Winter storm puts millions under alerts coast-to-coast as record-low temps and power outages arrive before Christmas

The massive winter storm battering the US with plunging temperatures coast-to-coast has left thousands without power and prompted more than a dozen governors to create emergency response plans ahead of Christmas weekend.

The storm — well on its way to becoming even stronger Friday — has delivered heavy snow and ice, making for grim road conditions with poor visibility, leaving some drivers stranded in unbearably frigid temperatures.

Travel is also being snarled, with hundreds of miles of road closures and flight cancellations growing rapidly.

Ahead of the holiday weekend, more than 200 million people in the US are under wind chill alerts from the Canadian border to the Mexican border and from Washington state to Florida, with below-zero wind chills expected in the Southeast by Friday. Other winter weather alerts are in effect for blizzard conditions, ice, snow as well as flooding.

“The National Weather Service’s Watch Warning graphic depicts one of the greatest extents of winter weather warnings and advisories ever,” the agency said Thursday.

Notably, parts of Montana, South Dakota and Wyoming have already seen wind chills below minus 50 degrees Fahrenheit in the past two days.

“The ongoing major winter storm will continue to produce areas of heavy snow, strong winds, and life-threatening wind chills through Saturday. If traveling for the holiday, please use extreme caution and pay attention to the latest forecasts and updates,” the National Weather Service said Thursday.

On Friday, the storm is expected to unleash more heavy snow and blizzard conditions, particularly in the Midwest.

As it treks east across the country, the storm is expected to become a bomb cyclone, a rapidly strengthening storm which drops 24 millibars of pressure within 24 hours. The storm’s pressure is forecast to match that of a Category 2 hurricane as it moves into the Great Lakes Friday.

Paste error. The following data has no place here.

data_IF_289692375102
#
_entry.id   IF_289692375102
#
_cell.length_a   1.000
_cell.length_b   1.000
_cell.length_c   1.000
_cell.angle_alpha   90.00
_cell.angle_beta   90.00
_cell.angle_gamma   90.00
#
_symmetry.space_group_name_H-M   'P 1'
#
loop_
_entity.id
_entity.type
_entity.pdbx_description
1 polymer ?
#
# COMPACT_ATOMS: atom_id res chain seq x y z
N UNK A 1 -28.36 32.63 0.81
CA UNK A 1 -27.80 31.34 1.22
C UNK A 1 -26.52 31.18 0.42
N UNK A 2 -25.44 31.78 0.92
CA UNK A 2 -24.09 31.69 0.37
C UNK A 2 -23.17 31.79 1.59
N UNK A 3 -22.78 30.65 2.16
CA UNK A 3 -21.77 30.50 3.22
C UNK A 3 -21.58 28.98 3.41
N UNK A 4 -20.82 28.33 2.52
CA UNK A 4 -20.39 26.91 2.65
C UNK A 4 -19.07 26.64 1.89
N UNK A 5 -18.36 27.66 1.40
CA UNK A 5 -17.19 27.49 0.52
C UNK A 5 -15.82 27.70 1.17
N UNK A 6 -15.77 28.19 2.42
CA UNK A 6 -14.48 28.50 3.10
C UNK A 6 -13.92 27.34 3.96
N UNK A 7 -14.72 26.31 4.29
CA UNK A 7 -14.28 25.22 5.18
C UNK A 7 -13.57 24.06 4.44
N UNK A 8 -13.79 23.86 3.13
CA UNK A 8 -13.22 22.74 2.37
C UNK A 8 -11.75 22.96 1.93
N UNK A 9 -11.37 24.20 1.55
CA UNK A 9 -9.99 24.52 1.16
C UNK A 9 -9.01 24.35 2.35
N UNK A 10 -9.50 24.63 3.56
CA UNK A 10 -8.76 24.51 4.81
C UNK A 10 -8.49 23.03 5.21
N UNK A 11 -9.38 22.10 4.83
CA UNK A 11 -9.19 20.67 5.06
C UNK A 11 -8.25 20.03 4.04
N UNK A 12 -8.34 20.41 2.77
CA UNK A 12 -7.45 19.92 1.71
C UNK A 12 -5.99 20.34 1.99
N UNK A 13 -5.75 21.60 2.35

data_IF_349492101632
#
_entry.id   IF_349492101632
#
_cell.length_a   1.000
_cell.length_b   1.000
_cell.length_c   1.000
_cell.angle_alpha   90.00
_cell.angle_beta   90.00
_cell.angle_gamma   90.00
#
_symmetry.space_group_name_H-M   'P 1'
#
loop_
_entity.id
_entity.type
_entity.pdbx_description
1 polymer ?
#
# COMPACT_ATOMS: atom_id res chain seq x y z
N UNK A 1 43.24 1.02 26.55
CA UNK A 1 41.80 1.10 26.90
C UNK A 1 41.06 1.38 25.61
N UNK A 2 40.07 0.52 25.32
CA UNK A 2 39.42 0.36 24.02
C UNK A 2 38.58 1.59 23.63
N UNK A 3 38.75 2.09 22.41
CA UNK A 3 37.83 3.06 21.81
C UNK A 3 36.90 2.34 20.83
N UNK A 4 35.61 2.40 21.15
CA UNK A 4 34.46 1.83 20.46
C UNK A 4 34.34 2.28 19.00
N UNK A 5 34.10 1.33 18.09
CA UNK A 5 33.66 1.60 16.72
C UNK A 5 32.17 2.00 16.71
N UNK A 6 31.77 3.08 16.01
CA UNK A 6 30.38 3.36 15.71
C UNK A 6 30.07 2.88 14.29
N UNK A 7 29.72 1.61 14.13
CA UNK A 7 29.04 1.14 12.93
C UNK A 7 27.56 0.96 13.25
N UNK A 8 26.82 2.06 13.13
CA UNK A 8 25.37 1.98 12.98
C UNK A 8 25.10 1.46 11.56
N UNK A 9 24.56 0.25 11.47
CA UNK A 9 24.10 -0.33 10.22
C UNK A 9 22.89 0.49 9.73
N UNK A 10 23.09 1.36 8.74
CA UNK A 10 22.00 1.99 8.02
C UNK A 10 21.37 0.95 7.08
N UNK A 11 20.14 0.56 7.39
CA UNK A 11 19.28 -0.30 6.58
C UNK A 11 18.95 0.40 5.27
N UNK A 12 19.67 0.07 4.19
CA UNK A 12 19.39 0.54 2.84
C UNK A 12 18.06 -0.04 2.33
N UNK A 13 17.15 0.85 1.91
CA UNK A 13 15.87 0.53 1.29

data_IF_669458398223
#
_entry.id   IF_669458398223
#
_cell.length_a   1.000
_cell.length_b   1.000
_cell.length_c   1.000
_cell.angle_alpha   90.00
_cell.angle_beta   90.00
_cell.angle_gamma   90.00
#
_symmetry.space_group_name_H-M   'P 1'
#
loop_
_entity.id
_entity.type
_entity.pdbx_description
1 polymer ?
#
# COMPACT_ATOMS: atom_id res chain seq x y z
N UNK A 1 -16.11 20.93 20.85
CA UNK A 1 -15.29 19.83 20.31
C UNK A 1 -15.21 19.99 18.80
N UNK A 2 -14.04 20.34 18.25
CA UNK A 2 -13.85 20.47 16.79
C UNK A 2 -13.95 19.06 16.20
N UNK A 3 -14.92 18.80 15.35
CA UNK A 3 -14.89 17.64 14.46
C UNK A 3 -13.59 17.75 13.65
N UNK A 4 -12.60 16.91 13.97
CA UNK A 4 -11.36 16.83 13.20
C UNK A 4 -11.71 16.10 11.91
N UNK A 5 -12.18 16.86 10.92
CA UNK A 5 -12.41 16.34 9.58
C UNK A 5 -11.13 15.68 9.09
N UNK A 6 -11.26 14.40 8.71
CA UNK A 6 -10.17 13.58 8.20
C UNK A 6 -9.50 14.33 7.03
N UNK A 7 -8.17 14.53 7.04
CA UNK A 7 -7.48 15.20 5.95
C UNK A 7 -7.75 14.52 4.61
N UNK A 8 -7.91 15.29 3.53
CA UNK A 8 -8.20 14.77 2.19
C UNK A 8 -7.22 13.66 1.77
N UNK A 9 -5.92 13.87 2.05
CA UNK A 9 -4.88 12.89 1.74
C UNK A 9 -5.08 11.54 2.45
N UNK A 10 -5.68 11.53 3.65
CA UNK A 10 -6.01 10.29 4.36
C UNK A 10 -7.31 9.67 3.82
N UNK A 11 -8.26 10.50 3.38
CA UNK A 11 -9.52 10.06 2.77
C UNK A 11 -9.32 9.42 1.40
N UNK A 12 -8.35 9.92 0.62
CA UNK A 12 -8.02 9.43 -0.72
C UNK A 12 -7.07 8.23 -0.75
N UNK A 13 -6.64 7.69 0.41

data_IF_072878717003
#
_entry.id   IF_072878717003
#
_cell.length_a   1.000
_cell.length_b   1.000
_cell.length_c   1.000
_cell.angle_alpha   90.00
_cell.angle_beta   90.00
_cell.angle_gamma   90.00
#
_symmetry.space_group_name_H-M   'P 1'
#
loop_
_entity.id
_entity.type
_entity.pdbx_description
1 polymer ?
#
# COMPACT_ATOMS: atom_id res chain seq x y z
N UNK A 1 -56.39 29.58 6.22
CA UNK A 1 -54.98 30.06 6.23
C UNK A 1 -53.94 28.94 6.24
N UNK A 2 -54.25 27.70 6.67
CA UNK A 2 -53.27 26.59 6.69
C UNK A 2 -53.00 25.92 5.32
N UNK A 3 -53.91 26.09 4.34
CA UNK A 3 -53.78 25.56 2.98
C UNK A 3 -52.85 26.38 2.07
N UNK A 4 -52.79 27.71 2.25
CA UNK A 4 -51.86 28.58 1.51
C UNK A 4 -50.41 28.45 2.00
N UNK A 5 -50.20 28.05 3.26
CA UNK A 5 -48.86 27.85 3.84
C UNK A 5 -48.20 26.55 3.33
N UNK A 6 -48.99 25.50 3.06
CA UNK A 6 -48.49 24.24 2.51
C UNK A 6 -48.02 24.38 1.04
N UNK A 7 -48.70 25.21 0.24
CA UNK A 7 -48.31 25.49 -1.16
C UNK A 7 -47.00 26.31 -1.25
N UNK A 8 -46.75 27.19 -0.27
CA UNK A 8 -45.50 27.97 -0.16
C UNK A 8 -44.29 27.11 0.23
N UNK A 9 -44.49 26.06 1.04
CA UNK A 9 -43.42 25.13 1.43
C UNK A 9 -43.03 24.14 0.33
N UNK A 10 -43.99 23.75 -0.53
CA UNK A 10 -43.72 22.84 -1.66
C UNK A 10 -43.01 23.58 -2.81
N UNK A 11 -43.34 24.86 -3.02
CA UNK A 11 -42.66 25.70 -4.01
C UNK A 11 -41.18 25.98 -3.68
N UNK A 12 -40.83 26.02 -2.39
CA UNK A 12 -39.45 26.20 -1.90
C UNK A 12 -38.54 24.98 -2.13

The storm is also lashing places in the South unaccustomed to such extreme winter conditions. Thousands of homes and businesses were in the dark early Friday across Texas, Louisiana, Tennessee, Mississippi as well as Missouri, according to

Governors in at least 13 states, including in the South such as Georgia and North Carolina, have implemented emergency measures to respond to the storm. Declarations of a state of emergency in several states have included the activation of National Guard units.

Plus, more than 2,600 flights have already been canceled Friday due to the storm.

Friday impacts

  • It will remain very cold: Friday will bring record-low temperatures in large swaths of the US, including from the Lower Mississippi Valley, northeastward into the Tennessee and Ohio Valleys and stretching across large sections of the east from the Southeast, through the Southern to Central Appalachians and into the mid-Atlantic, according to the National Weather Service.
  • Dangerous wind chills: The plummeting temperatures will be accompanied by high winds, which will create dangerous wind chills across nearly all across the central to eastern US.
  • Blizzard warnings: The Upper Midwest will see frigid temperatures, heavy snow and high winds. The warning applies to parts of Iowa, Minnesota, South Dakota, North Dakota and Michigan. Buffalo, New York, will go under a blizzard warning Friday morning. Such warnings go in effect when snow and wind of 35 mph will reduce visibility to less than a quarter of a mile for at least three hours.
  • Whiteout conditions: Blizzard conditions may exist even if snowfall stops, because high winds can pick up snow already on the ground and cause low visibility.

Plunging temps

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